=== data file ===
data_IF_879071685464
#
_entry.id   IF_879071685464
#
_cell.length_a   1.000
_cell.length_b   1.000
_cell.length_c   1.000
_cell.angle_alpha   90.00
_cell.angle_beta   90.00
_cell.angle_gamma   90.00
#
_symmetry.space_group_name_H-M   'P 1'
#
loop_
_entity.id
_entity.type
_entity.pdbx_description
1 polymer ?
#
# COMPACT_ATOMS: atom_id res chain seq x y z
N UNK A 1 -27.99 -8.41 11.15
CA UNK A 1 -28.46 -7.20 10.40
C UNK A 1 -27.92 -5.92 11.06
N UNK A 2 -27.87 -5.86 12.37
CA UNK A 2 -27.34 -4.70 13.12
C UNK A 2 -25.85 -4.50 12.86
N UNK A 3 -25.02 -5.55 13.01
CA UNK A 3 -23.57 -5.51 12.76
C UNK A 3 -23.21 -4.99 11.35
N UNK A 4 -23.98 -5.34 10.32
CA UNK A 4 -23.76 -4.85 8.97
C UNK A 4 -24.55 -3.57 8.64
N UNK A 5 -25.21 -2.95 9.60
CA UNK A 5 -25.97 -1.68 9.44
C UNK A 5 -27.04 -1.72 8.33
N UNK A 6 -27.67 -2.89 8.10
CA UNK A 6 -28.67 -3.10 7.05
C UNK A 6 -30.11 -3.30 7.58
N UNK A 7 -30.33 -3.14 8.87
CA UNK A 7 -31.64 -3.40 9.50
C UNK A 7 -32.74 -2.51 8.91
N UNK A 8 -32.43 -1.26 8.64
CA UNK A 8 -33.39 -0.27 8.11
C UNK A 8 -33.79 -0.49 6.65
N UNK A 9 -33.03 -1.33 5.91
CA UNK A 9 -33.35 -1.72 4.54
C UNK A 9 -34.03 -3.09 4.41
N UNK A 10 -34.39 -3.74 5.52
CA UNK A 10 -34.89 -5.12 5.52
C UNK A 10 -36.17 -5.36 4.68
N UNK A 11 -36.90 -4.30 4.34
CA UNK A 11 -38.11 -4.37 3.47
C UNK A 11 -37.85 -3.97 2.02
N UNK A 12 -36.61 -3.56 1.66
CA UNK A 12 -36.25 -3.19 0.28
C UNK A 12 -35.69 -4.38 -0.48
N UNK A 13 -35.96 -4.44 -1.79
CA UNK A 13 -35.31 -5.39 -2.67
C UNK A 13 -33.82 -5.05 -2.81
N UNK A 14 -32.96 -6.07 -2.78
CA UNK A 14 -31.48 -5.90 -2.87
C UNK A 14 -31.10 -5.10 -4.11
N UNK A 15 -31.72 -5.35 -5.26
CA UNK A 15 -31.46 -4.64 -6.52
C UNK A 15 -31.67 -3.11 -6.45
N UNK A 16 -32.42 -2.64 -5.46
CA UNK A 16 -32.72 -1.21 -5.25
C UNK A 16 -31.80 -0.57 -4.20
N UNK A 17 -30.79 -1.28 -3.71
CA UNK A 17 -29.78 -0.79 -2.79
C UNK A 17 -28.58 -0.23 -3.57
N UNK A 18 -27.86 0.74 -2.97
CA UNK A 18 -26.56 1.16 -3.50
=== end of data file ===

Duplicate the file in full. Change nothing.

data_IF_879071685464
#
_entry.id   IF_879071685464
#
_cell.length_a   1.000
_cell.length_b   1.000
_cell.length_c   1.000
_cell.angle_alpha   90.00
_cell.angle_beta   90.00
_cell.angle_gamma   90.00
#
_symmetry.space_group_name_H-M   'P 1'
#
loop_
_entity.id
_entity.type
_entity.pdbx_description
1 polymer ?
#
# COMPACT_ATOMS: atom_id res chain seq x y z
N UNK A 1 -27.99 -8.41 11.15
CA UNK A 1 -28.46 -7.20 10.40
C UNK A 1 -27.92 -5.92 11.06
N UNK A 2 -27.87 -5.86 12.37
CA UNK A 2 -27.34 -4.70 13.12
C UNK A 2 -25.85 -4.50 12.86
N UNK A 3 -25.02 -5.55 13.01
CA UNK A 3 -23.57 -5.51 12.76
C UNK A 3 -23.21 -4.99 11.35
N UNK A 4 -23.98 -5.34 10.32
CA UNK A 4 -23.76 -4.85 8.97
C UNK A 4 -24.55 -3.57 8.64
N UNK A 5 -25.21 -2.95 9.60
CA UNK A 5 -25.97 -1.68 9.44
C UNK A 5 -27.04 -1.72 8.33
N UNK A 6 -27.67 -2.89 8.10
CA UNK A 6 -28.67 -3.10 7.05
C UNK A 6 -30.11 -3.30 7.58
N UNK A 7 -30.33 -3.14 8.87
CA UNK A 7 -31.64 -3.40 9.50
C UNK A 7 -32.74 -2.51 8.91
N UNK A 8 -32.43 -1.26 8.64
CA UNK A 8 -33.39 -0.27 8.11
C UNK A 8 -33.79 -0.49 6.65
N UNK A 9 -33.03 -1.33 5.91
CA UNK A 9 -33.35 -1.72 4.54
C UNK A 9 -34.03 -3.09 4.41
N UNK A 10 -34.39 -3.74 5.52
CA UNK A 10 -34.89 -5.12 5.52
C UNK A 10 -36.17 -5.36 4.68
N UNK A 11 -36.90 -4.30 4.34
CA UNK A 11 -38.11 -4.37 3.47
C UNK A 11 -37.85 -3.97 2.02
N UNK A 12 -36.61 -3.56 1.66
CA UNK A 12 -36.25 -3.19 0.28
C UNK A 12 -35.69 -4.38 -0.48
N UNK A 13 -35.96 -4.44 -1.79
CA UNK A 13 -35.31 -5.39 -2.67
C UNK A 13 -33.82 -5.05 -2.81
N UNK A 14 -32.96 -6.07 -2.78
CA UNK A 14 -31.48 -5.90 -2.87
C UNK A 14 -31.10 -5.10 -4.11
N UNK A 15 -31.72 -5.35 -5.26
CA UNK A 15 -31.46 -4.64 -6.52
C UNK A 15 -31.67 -3.11 -6.45
N UNK A 16 -32.42 -2.64 -5.46
CA UNK A 16 -32.72 -1.21 -5.25
C UNK A 16 -31.80 -0.57 -4.20
N UNK A 17 -30.79 -1.28 -3.71
CA UNK A 17 -29.78 -0.79 -2.79
C UNK A 17 -28.58 -0.23 -3.57
N UNK A 18 -27.86 0.74 -2.97
CA UNK A 18 -26.56 1.16 -3.50